Firearms exhibit examines guns in Texas heritage

An unidentified man holds up a gun to another man. Photo taken at the Horn Palace, Yorktown. Courtesy Regional History Center, VC/UHV Library.

From hunting to war, target shooting to John Wayne, guns are part of Texas’ heritage and culture. Starting on Feb.13, visitors to the Museum of the Coastal Bend can explore regional history through guns. A new temporary exhibit, "Winning the West: Firearms in the Texas Coastal Bend," uses historic guns, photographs, toys, and artwork to show the links that firearms have to regional history and culture.

The phrase “firearms in Texas” calls up images of six-shooters in the Old West. While there are plenty of those in the exhibit, there’s more than might be expected.

“Even though we might think of saloon shootouts and masked bandits in the Wild West, guns have been with us for a long time,” said Eric Ray, curator at the Museum of the Coastal Bend.  They were a source of food for settlers making a new home in Texas. They were also instrumental in the establishment of Texas during the Texas Revolution.

Victorians commissioned a shipment of guns to be used in the revolution, though the guns never made it to Texas.  They were lost in a shipwreck in Matagorda Bay, and pieces were recovered in 1998 by the Texas Historical Commission.

“The guns didn’t make it here in time for the Revolution,” Ray said, “but they’re making it to Victoria after all, even if it’s almost 180 years late.” Marks show that some of the guns were originally issued to the British army, a theme that is common in the exhibit.  “Guns were used and used and used, changed from style to style as technology improved. They were not disposable,” said Ray.

"Winning the West" doesn’t stop with real guns. John Wayne’s movie six-shooters, and BB guns were an important part of many childhoods, and the exhibit includes the impact of guns on pop culture and toys.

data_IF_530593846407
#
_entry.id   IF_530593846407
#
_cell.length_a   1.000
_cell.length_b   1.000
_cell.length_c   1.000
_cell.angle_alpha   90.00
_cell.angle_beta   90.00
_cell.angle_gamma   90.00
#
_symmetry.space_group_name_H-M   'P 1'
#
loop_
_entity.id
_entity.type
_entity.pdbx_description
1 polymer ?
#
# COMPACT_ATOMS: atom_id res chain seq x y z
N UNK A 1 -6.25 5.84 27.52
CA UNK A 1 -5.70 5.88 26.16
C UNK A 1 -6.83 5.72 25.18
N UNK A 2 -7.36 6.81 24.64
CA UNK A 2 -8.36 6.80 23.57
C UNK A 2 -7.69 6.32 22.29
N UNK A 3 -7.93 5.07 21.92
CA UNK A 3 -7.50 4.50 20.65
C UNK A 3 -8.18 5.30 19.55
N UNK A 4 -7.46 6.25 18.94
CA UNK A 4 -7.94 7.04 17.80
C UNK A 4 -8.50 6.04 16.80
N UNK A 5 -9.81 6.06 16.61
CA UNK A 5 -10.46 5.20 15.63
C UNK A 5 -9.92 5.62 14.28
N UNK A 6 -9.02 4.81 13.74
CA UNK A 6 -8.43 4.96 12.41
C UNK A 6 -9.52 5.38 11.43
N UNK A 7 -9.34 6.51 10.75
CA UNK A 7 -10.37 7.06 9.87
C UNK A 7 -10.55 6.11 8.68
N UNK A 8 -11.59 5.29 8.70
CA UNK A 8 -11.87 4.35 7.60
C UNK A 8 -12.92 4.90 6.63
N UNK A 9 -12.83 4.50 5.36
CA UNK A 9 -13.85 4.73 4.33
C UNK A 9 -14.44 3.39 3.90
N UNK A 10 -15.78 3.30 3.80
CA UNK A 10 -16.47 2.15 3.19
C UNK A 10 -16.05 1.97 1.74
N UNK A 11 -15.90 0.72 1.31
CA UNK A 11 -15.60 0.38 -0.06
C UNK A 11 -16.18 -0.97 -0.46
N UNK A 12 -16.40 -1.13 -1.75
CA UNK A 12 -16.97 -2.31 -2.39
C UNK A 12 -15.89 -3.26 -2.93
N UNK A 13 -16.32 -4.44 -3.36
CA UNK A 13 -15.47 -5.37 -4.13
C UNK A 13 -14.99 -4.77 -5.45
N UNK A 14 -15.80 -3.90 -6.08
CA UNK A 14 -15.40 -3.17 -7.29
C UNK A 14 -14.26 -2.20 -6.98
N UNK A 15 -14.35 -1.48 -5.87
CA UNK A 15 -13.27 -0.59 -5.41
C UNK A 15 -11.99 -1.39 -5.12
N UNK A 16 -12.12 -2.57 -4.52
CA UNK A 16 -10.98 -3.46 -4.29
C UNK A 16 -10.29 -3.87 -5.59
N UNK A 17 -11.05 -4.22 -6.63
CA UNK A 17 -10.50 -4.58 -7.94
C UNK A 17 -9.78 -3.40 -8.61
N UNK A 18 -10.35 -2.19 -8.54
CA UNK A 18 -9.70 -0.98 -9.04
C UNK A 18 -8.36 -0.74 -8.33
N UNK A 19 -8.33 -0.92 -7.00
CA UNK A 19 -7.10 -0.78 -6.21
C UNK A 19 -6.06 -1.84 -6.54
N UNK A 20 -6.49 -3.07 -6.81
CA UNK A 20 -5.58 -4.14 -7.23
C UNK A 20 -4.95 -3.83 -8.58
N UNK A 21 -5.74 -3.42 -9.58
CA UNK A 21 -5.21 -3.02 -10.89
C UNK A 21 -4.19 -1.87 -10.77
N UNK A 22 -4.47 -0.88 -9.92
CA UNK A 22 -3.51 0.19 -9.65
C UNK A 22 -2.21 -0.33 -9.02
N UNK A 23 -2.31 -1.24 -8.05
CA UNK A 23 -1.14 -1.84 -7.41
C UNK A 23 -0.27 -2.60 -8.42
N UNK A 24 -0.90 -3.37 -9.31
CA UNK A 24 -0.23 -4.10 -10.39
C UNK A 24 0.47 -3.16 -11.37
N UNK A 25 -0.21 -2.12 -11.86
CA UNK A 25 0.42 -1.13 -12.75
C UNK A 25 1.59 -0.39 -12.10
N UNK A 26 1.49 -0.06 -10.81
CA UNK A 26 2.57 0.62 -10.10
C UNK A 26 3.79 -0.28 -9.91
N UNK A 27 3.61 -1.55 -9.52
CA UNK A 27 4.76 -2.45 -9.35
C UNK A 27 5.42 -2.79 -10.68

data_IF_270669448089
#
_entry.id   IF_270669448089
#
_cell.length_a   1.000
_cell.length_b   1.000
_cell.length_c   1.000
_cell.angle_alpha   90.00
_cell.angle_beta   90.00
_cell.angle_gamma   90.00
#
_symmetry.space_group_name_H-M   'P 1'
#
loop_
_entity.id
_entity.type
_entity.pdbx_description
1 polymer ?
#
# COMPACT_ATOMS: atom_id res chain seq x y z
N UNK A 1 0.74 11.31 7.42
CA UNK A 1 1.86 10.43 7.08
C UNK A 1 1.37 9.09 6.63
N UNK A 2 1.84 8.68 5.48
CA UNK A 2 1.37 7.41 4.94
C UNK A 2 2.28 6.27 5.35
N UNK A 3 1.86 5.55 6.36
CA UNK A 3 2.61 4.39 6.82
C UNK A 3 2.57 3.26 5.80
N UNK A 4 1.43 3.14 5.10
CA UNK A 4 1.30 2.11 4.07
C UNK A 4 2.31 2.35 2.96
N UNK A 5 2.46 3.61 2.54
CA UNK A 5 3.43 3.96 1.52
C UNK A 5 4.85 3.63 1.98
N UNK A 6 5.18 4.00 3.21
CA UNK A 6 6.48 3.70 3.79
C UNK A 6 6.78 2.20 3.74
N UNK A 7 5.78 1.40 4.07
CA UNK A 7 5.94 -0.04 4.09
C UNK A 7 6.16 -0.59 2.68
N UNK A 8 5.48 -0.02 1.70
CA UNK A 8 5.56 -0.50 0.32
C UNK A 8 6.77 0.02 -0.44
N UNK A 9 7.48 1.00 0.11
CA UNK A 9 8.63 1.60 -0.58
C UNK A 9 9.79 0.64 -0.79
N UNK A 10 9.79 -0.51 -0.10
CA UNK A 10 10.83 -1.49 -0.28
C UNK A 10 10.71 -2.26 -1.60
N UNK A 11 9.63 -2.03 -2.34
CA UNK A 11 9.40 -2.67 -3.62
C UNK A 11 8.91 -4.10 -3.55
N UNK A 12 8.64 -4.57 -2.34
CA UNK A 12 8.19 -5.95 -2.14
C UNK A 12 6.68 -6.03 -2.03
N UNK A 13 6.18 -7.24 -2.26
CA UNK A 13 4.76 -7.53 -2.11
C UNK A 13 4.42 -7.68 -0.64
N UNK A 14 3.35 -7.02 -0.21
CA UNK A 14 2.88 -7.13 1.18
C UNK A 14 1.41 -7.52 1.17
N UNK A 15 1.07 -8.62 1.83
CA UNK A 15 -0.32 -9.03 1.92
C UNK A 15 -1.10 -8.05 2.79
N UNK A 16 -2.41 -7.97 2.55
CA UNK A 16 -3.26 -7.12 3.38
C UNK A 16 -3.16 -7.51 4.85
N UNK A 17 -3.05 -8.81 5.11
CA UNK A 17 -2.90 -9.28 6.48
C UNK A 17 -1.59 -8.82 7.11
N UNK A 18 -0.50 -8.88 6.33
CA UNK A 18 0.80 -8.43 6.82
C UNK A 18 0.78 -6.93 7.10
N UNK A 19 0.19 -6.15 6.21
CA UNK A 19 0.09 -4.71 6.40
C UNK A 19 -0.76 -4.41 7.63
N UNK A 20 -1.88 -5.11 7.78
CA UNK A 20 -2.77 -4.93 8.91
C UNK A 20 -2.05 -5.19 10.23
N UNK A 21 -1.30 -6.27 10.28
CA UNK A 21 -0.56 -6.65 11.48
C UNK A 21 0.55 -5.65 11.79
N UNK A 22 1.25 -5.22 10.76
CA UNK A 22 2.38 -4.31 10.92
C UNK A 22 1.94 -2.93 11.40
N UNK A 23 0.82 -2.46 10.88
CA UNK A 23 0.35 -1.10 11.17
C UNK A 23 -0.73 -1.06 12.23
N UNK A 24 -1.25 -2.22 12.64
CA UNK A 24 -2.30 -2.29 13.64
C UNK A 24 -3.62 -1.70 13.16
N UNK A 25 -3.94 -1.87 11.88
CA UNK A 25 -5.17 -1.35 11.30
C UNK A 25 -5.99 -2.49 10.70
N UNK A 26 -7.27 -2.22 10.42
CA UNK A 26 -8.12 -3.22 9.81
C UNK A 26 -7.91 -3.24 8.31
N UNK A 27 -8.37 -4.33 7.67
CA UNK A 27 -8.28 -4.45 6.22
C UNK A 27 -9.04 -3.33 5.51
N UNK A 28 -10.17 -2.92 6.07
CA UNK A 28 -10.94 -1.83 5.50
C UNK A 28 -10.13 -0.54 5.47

“When you grow up with cowboy movies and books, and plinking cans with a BB gun, it can’t help but affect the way you look at the world,” Ray said. “Those shared experiences are as much a part of history as anything else – how many people have heard ‘you’ll shoot your eye out’?”

The exhibit opens with a preview reception for members and invited guests on Tuesday, Feb. 12 from 5 – 7 p.m. At 6 p.m., Kurt House, noted firearms collector and Colt Collectors Association publications chairman, will give a lecture as part of the exhibit’s opening. Non-members who are interested in learning more about the museum are encouraged to attend.

"Winning the West" is organized and curated by Ray, who joined the museum’s professional staff in August 2012.

“With his experience and education, Eric has brought another level of expertise in exhibits research and design, as well as collections management to the Museum of the Coastal Bend,” says Sue Prudhomme, director of Cultural Affairs. “Eric is leading the redesign and expansion project of our permanent La Salle Odyssey Exhibit, scheduled to open in fall 2013. "Winning the West" gives our audience a first taste of the aesthetic that Eric brings to the table.”

"Winning the West" is open to the public from Feb.13 through Aug. 30. The Museum of the Coastal Bend is on the corner of Ben Jordan and Red River, on the Victoria College campus. Admission is $3.50 for adults, $2.50 for visitors 55+, $2 for students through 8th grade, and free for members and VC/UHV students.

Published: Thursday, 07 February 2013
 

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